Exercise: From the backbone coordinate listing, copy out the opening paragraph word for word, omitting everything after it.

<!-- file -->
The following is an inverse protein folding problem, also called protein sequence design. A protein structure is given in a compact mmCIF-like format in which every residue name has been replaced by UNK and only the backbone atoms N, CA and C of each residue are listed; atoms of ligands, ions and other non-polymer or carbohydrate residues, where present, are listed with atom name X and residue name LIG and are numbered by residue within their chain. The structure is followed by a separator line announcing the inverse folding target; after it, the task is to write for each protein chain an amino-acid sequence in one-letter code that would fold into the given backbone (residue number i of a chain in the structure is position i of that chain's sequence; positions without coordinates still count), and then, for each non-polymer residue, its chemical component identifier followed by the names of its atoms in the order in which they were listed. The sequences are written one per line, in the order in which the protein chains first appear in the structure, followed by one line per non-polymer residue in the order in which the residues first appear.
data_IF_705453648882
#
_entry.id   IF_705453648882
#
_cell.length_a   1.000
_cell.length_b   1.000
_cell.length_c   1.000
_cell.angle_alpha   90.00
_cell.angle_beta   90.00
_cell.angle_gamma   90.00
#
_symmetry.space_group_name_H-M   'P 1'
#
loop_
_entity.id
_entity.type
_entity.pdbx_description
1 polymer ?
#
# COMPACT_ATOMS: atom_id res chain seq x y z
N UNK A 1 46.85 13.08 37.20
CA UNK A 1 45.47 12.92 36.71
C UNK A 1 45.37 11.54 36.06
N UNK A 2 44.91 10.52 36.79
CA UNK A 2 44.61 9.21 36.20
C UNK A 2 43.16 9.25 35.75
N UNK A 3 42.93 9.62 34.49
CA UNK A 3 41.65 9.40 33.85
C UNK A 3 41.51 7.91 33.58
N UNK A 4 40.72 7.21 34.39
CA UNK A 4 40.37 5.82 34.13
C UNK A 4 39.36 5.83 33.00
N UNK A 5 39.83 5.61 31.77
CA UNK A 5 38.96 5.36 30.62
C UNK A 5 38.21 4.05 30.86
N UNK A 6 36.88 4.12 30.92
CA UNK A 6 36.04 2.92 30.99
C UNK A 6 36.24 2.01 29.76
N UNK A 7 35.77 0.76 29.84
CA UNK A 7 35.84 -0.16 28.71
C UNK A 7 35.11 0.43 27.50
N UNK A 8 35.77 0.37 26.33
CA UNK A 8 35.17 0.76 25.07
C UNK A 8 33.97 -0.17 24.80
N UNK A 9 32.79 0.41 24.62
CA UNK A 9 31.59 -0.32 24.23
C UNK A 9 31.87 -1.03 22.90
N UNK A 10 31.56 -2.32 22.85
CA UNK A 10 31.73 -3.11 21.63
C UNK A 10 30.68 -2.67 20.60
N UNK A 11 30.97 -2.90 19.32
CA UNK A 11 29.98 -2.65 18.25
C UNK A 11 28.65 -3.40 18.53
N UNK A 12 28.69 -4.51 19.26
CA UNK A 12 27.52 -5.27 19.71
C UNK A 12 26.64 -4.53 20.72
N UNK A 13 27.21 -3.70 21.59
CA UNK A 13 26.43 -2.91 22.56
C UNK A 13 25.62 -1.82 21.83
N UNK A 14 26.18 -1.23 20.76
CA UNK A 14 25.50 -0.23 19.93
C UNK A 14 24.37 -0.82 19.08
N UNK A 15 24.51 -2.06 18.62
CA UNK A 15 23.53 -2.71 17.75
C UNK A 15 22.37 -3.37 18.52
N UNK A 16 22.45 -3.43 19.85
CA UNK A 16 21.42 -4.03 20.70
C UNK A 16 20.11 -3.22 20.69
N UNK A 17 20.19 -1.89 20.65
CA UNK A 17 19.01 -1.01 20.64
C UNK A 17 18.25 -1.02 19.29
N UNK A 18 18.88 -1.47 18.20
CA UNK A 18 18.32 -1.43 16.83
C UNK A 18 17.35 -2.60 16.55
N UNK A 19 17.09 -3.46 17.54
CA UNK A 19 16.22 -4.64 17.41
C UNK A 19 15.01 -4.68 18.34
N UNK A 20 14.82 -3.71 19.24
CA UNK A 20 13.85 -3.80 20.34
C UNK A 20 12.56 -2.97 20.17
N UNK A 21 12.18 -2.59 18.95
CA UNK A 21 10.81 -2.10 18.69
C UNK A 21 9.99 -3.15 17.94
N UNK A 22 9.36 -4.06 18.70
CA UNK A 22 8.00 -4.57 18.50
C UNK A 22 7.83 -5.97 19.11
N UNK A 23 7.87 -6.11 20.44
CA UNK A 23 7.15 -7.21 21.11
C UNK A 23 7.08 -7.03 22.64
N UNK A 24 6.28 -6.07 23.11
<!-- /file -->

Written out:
The following is an inverse protein folding problem, also called protein sequence design. A protein structure is given in a compact mmCIF-like format in which every residue name has been replaced by UNK and only the backbone atoms N, CA and C of each residue are listed; atoms of ligands, ions and other non-polymer or carbohydrate residues, where present, are listed with atom name X and residue name LIG and are numbered by residue within their chain. The structure is followed by a separator line announcing the inverse folding target; after it, the task is to write for each protein chain an amino-acid sequence in one-letter code that would fold into the given backbone (residue number i of a chain in the structure is position i of that chain's sequence; positions without coordinates still count), and then, for each non-polymer residue, its chemical component identifier followed by the names of its atoms in the order in which they were listed. The sequences are written one per line, in the order in which the protein chains first appear in the structure, followed by one line per non-polymer residue in the order in which the residues first appear.